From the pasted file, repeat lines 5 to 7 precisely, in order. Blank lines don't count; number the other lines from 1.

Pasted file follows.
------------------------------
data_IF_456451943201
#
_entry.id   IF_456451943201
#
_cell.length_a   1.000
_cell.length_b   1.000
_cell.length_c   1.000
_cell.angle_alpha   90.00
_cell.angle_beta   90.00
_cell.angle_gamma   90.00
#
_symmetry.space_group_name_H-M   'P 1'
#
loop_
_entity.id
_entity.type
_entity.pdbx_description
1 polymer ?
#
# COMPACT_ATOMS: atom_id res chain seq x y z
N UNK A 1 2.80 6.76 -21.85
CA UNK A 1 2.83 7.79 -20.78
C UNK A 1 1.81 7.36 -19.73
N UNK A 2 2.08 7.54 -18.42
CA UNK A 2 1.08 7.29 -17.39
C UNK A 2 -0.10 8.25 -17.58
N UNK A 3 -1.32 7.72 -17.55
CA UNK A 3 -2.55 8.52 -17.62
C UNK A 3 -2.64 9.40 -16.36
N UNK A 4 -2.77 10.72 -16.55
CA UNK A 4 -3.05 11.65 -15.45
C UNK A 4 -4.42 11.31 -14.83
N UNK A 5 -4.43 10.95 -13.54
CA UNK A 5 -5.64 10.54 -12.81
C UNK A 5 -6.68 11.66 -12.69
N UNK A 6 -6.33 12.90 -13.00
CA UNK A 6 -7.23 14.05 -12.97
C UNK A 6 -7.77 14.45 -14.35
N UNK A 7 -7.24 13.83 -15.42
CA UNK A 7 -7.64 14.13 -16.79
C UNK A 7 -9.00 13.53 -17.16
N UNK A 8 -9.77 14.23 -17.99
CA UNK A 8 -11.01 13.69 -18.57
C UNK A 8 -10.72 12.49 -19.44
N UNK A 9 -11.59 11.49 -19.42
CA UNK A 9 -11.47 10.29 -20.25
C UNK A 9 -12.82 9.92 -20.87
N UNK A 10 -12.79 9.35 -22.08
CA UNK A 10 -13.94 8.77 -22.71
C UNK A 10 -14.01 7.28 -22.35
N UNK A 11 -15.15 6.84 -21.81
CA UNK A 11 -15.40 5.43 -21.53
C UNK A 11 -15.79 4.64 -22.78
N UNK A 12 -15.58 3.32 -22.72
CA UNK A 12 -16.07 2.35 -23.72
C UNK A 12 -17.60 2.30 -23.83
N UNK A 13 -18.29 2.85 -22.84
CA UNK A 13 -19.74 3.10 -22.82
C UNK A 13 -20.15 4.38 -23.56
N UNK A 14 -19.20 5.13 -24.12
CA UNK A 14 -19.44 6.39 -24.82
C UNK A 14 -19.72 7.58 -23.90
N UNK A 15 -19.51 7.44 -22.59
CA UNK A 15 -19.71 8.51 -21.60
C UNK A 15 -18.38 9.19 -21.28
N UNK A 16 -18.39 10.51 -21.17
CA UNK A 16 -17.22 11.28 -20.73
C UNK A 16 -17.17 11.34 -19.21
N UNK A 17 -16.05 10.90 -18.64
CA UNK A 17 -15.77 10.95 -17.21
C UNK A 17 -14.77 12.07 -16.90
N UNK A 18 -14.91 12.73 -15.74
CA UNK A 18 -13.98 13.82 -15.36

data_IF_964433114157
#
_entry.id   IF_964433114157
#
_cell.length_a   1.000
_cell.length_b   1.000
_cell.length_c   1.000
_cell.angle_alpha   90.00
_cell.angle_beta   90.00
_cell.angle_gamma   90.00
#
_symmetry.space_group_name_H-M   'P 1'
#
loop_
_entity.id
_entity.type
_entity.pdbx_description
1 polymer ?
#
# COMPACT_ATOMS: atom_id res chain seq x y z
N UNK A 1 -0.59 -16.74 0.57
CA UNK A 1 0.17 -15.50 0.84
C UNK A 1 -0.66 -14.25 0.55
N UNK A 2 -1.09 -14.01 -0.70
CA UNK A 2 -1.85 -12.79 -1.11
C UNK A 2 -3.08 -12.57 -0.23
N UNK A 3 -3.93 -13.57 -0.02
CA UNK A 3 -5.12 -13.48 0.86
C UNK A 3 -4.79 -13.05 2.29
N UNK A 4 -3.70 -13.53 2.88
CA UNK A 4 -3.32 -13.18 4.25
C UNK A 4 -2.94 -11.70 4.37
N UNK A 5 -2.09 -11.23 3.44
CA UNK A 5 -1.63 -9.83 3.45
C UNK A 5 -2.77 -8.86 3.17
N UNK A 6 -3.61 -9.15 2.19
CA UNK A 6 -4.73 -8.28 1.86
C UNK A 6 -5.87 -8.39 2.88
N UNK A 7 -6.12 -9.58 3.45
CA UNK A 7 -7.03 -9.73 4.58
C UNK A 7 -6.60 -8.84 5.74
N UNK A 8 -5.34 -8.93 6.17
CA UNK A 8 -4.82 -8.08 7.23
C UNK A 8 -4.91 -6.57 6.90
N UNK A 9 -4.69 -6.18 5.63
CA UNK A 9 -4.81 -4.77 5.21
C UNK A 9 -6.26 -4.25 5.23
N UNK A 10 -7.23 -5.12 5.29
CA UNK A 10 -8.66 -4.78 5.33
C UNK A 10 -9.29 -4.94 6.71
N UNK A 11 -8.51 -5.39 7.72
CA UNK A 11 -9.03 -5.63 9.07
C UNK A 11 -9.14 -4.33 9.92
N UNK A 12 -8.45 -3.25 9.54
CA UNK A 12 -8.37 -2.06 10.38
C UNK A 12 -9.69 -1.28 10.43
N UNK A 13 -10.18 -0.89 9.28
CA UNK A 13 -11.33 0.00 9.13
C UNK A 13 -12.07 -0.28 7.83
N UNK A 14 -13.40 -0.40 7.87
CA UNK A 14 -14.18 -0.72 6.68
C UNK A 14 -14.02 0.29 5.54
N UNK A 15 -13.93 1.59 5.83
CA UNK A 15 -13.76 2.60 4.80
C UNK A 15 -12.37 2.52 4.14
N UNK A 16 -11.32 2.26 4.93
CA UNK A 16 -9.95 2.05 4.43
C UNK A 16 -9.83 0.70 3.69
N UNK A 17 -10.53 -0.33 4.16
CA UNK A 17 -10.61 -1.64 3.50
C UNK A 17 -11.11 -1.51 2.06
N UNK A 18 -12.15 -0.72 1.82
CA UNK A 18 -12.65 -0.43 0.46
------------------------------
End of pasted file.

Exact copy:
_cell.length_a   1.000
_cell.length_b   1.000
_cell.length_c   1.000